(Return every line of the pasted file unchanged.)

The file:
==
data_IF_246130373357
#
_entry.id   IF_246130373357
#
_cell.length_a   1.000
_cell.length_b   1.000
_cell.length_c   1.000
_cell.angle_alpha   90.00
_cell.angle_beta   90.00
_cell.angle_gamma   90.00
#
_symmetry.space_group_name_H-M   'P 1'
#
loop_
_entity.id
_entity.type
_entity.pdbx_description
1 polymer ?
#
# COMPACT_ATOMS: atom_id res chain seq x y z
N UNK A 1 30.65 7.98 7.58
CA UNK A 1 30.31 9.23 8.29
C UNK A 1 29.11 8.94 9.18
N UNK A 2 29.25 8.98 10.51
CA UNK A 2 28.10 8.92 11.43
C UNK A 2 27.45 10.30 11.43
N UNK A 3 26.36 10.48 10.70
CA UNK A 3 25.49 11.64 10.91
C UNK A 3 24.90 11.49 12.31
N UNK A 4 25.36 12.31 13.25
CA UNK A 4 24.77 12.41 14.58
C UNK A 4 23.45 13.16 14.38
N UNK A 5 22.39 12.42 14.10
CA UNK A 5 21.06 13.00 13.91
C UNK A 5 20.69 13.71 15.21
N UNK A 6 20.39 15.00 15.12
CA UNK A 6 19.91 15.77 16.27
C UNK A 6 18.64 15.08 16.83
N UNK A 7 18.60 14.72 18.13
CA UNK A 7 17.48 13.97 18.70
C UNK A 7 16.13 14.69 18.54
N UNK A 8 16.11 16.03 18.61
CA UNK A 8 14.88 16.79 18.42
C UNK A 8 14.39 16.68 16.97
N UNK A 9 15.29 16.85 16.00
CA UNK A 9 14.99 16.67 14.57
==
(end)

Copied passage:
data_IF_246130373357
#
_entry.id   IF_246130373357
#
_cell.length_a   1.000
_cell.length_b   1.000
_cell.length_c   1.000
_cell.angle_alpha   90.00
_cell.angle_beta   90.00
_cell.angle_gamma   90.00
#
_symmetry.space_group_name_H-M   'P 1'
#
loop_
_entity.id
_entity.type
_entity.pdbx_description
1 polymer ?
#
# COMPACT_ATOMS: atom_id res chain seq x y z
N UNK A 1 30.65 7.98 7.58
CA UNK A 1 30.31 9.23 8.29
C UNK A 1 29.11 8.94 9.18
N UNK A 2 29.25 8.98 10.51
CA UNK A 2 28.10 8.92 11.43
C UNK A 2 27.45 10.30 11.43
N UNK A 3 26.36 10.48 10.70
CA UNK A 3 25.49 11.64 10.91
C UNK A 3 24.90 11.49 12.31
N UNK A 4 25.36 12.31 13.25
CA UNK A 4 24.77 12.41 14.58
C UNK A 4 23.45 13.16 14.38
N UNK A 5 22.39 12.42 14.10
CA UNK A 5 21.06 13.00 13.91
C UNK A 5 20.69 13.71 15.21
N UNK A 6 20.39 15.00 15.12
CA UNK A 6 19.91 15.77 16.27
C UNK A 6 18.64 15.08 16.83
N UNK A 7 18.60 14.72 18.13
CA UNK A 7 17.48 13.97 18.70
C UNK A 7 16.13 14.69 18.54
N UNK A 8 16.11 16.03 18.61
CA UNK A 8 14.88 16.79 18.42
C UNK A 8 14.39 16.68 16.97
N UNK A 9 15.29 16.85 16.00
CA UNK A 9 14.99 16.67 14.57